Ten or 12 funds set to dominate

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While current times appear to be a golden environment for private equity, is it a one hit wonder? That was the question asked by Terra Firma’s Guy Hands at the recent Super Investor conference in Paris in and discussion on the possible regulatory threats to the private equity industry was one of the dominant themes of the conference.

The great success of the private equity industry over the last few years has led to fund sizes rising by an order of magnitude in many cases, without necessarily more than a doubling of staff numbers. Needless to say, fees have remained largely unchanged, resulting in immense wealth being generated for the owners of many private equity firms.

Hands pointed out that investment values for private equity firms are trading at between one third and one half of the funds under management so if you raise a $5bn (€3.77bn) fund, it is worth $1.5bn, so you can earn more by taking the private equity company public than you can from fees!

It is no wonder that the private equity industry is now concerned that its public profile is increasing in ways that may not be attractive, and the political fallout might lead to unwanted regulation having an impact on the very characteristics that differentiate private equity from public equity.

A key attribute of private equity that is often argued as one of the contributors to it outperforming public markets, has been the lack of the enforced regulation seen in the public markets. For example, the onerous requirements for quarterly reporting, which often leads to short-term thinking as well as the increasing corporate governance burden.

Private equity firms are also able to incentivise management through pay structures that would be deemed unacceptable in the glare of the public markets.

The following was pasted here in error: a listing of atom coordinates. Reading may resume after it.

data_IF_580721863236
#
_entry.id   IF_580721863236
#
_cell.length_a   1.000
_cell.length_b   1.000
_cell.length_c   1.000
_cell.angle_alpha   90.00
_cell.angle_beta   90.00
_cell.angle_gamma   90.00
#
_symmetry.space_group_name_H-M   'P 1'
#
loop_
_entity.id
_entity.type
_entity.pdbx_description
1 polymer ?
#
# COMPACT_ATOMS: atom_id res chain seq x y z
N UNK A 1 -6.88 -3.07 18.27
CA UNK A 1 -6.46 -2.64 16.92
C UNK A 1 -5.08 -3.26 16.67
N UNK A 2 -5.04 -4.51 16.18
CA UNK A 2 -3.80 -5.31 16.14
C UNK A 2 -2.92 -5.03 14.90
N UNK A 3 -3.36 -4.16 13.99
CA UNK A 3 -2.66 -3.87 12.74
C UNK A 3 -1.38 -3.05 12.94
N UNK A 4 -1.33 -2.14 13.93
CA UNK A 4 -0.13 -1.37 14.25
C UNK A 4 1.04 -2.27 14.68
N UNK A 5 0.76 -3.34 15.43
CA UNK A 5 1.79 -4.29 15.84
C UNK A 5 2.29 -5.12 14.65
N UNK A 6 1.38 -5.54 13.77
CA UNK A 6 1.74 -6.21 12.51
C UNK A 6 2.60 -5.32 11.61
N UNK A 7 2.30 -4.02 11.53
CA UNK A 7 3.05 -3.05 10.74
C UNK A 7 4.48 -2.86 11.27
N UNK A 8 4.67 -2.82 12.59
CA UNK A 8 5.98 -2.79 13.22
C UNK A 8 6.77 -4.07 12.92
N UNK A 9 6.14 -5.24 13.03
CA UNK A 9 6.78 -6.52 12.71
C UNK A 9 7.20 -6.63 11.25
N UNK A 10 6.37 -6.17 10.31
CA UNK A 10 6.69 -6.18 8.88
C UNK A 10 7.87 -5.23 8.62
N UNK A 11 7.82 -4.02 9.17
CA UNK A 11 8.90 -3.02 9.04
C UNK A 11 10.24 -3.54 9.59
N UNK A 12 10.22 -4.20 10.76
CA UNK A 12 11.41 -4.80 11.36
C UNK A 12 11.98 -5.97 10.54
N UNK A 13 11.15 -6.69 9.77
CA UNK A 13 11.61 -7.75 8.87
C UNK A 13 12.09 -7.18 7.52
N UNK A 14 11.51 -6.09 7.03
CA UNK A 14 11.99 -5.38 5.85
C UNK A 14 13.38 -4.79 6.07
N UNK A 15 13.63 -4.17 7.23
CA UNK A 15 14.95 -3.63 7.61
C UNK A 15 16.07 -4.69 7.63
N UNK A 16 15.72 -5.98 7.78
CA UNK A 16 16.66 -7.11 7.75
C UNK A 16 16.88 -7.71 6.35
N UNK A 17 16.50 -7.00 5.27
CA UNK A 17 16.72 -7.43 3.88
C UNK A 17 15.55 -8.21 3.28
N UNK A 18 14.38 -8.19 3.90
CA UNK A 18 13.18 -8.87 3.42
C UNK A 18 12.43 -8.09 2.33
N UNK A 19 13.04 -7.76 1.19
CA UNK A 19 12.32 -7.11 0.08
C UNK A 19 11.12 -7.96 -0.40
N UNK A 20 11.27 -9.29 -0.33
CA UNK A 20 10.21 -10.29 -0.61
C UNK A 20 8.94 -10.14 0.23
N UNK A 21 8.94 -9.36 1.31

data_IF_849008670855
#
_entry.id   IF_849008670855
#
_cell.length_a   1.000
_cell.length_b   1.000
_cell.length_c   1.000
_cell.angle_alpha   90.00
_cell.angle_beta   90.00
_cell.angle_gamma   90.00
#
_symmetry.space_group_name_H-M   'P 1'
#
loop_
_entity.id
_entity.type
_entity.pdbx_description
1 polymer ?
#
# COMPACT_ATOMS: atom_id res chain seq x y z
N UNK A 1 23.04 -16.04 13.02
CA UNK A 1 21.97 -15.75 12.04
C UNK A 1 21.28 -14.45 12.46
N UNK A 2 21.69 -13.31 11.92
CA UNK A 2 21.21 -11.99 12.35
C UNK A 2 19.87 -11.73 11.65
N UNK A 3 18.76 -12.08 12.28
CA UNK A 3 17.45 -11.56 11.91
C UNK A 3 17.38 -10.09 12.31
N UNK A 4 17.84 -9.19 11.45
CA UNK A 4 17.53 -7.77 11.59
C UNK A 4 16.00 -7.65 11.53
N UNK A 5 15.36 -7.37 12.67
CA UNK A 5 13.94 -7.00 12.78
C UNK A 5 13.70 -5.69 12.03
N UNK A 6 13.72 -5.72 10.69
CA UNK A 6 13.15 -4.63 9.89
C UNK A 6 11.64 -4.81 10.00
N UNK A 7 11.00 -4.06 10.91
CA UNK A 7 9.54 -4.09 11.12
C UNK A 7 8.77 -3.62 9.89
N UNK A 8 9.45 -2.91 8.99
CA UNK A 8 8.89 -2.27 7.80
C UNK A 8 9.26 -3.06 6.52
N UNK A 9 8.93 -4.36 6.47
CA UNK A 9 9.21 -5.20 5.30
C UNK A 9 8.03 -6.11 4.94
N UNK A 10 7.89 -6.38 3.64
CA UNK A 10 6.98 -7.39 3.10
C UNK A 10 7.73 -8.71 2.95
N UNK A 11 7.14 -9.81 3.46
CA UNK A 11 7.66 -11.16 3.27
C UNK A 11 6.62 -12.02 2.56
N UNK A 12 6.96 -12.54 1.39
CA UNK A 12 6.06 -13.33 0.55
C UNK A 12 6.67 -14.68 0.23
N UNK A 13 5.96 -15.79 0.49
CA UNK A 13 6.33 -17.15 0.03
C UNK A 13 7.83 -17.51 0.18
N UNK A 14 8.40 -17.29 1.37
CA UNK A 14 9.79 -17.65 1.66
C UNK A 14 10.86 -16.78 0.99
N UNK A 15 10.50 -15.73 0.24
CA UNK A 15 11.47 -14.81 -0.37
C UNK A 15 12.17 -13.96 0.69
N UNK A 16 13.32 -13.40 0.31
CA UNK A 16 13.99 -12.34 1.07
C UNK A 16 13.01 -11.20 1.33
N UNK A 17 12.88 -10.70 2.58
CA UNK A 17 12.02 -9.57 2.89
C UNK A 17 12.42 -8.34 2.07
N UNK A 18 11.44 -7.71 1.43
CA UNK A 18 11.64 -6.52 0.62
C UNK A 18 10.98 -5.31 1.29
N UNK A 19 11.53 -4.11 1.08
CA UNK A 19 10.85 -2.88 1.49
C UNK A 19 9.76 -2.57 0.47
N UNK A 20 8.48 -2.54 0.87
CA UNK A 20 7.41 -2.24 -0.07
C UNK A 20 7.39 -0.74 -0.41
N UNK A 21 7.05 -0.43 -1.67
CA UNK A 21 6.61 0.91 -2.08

Jos van Gisbergen, the director of alternative investments at Mn Services in the Netherlands, made the point that comparing public markets to private is like having two football teams playing, with one, the public markets, having their arms shackled and wearing chains, so it is not surprising that the other team wins. However, with bigger targets for acquisition by private equity firms, it also means greater visibility and as Alchemy’s Jon Moulton pointed out, some industries such as UK retail are dominated by private equity.

Indeed, 20% of the workforce in the UK works for private equity owned companies and it is now double figures in Europe. Key issues of concern include the fact that public to private transactions are reducing the size of the public markets; the reduced level of corporate governance in private equity, although the companies are owned ultimately by essentially the same institutional investors; and taxation consequences to governments as interest payments from private equity debt is paid out to non-tax payers leading to a net loss of revenues.

While media attention is often focused on the attractions of venture capital for stimulating new growth in mature economies and as a result, venture capital tends to be extremely popular with politicians, it is only a tiny proportion of the private equity market and becoming increasingly less important.

For Moulton, regulation is the enemy of enterprise. It is expensive although he sees no evidence of abuse and instead views the current trends to increasing regulation in private equity as a steamroller slowly going over the industry. He bemoans the fact that private equity is often lumped with hedge funds in the
alternative investments category.

Hedge funds, he argues, are more likely to see abuses as they pay
bonuses on valuations rather than realisation. But raising the debate is essential if private equity is to be
used to stimulate vibrant economies without falling into some sort of structural cul de sac of exorbitant
fees and tighter regulation.